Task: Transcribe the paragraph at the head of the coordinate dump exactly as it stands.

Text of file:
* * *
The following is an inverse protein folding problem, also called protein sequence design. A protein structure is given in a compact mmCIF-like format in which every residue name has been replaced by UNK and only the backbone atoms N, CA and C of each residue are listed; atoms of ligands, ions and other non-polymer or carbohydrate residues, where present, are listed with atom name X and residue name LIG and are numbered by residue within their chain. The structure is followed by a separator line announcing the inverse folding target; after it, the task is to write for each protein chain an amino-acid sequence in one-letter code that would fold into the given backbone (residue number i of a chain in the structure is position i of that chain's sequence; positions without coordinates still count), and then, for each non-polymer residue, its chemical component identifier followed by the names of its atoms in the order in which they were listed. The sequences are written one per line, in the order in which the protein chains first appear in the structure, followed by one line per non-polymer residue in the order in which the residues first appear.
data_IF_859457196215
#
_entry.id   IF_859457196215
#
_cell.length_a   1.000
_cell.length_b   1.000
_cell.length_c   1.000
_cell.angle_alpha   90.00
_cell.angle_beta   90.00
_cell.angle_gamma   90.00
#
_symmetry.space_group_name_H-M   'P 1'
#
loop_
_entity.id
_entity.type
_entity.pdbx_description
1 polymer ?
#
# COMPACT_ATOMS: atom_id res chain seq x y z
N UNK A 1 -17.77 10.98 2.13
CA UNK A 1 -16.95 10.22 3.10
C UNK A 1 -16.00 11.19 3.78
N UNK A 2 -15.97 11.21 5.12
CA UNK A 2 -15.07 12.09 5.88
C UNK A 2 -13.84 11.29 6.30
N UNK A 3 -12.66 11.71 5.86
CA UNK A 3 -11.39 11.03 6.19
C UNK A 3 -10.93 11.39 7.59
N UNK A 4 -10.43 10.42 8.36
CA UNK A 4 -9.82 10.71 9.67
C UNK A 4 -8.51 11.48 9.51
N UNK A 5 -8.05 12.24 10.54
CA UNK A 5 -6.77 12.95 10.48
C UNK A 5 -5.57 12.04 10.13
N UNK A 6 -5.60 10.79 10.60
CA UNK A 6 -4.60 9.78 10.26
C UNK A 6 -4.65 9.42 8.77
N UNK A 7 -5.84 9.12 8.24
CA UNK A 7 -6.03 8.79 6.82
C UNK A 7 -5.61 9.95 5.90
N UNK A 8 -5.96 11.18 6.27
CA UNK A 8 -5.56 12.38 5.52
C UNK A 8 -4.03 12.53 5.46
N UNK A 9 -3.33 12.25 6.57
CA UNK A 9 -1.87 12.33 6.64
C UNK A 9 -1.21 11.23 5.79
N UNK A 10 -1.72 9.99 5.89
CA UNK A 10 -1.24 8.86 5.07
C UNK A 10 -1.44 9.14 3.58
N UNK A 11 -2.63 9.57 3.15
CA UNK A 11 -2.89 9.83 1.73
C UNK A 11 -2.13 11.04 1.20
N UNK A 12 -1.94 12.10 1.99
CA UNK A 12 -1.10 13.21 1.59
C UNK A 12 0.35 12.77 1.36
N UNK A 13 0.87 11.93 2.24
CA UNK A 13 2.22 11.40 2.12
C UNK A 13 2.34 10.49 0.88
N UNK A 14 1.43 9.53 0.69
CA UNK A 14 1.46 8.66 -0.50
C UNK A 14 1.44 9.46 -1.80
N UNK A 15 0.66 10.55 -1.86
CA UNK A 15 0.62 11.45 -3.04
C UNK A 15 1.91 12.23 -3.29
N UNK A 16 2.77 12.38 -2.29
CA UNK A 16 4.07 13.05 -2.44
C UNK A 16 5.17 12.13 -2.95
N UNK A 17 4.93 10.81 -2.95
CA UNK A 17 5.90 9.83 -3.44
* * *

The following is an inverse protein folding problem, also called protein sequence design. A protein structure is given in a compact mmCIF-like format in which every residue name has been replaced by UNK and only the backbone atoms N, CA and C of each residue are listed; atoms of ligands, ions and other non-polymer or carbohydrate residues, where present, are listed with atom name X and residue name LIG and are numbered by residue within their chain. The structure is followed by a separator line announcing the inverse folding target; after it, the task is to write for each protein chain an amino-acid sequence in one-letter code that would fold into the given backbone (residue number i of a chain in the structure is position i of that chain's sequence; positions without coordinates still count), and then, for each non-polymer residue, its chemical component identifier followed by the names of its atoms in the order in which they were listed. The sequences are written one per line, in the order in which the protein chains first appear in the structure, followed by one line per non-polymer residue in the order in which the residues first appear.